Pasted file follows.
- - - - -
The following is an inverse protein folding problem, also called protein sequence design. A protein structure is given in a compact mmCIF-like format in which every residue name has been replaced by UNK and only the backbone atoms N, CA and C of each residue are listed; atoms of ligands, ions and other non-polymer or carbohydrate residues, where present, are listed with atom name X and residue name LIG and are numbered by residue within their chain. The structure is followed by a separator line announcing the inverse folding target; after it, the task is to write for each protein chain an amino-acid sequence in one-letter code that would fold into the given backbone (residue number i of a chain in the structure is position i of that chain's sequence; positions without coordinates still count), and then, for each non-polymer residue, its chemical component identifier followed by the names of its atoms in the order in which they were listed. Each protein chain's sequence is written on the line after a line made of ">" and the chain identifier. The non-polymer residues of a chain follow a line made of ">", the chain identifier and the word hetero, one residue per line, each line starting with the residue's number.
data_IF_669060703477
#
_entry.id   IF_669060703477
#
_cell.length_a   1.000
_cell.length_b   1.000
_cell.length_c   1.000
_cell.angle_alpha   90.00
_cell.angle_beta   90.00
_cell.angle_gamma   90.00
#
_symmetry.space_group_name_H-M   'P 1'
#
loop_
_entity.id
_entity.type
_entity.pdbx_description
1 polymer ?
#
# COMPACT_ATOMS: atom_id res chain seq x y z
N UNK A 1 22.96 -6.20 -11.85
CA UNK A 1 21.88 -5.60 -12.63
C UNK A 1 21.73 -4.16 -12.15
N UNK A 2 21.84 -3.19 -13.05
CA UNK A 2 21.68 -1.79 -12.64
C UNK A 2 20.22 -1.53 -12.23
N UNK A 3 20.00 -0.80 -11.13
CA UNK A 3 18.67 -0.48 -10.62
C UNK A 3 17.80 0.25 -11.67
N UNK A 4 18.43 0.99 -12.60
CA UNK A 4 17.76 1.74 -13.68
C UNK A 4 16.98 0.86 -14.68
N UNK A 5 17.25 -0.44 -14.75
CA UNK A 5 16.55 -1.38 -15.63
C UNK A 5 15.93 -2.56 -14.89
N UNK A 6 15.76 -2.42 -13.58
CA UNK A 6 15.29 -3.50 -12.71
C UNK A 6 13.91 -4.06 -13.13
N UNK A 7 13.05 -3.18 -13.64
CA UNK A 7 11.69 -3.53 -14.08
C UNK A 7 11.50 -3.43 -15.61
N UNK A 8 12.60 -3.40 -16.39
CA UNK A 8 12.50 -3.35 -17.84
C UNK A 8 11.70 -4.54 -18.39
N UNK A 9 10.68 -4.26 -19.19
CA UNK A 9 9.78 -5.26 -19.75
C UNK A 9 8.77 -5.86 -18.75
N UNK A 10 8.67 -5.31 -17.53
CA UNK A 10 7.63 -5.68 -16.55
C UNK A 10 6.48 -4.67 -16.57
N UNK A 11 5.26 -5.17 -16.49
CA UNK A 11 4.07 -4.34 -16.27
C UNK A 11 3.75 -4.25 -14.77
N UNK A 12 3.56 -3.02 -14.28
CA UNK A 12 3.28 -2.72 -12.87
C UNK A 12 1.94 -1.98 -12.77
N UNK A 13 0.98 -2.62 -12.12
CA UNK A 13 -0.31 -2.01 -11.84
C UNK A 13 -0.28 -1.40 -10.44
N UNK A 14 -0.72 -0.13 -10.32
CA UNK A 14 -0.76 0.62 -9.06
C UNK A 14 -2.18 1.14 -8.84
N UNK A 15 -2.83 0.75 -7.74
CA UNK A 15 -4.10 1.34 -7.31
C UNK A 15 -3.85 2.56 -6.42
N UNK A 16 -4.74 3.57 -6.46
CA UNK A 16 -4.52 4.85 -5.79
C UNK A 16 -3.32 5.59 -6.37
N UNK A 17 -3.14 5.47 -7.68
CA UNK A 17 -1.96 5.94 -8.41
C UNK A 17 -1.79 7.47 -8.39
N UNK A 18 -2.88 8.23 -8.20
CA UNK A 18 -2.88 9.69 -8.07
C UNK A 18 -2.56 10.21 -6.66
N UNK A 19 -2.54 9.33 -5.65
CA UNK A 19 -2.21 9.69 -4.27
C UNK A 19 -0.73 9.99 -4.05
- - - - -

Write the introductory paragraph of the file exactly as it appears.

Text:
The following is an inverse protein folding problem, also called protein sequence design. A protein structure is given in a compact mmCIF-like format in which every residue name has been replaced by UNK and only the backbone atoms N, CA and C of each residue are listed; atoms of ligands, ions and other non-polymer or carbohydrate residues, where present, are listed with atom name X and residue name LIG and are numbered by residue within their chain. The structure is followed by a separator line announcing the inverse folding target; after it, the task is to write for each protein chain an amino-acid sequence in one-letter code that would fold into the given backbone (residue number i of a chain in the structure is position i of that chain's sequence; positions without coordinates still count), and then, for each non-polymer residue, its chemical component identifier followed by the names of its atoms in the order in which they were listed. Each protein chain's sequence is written on the line after a line made of ">" and the chain identifier. The non-polymer residues of a chain follow a line made of ">", the chain identifier and the word hetero, one residue per line, each line starting with the residue's number.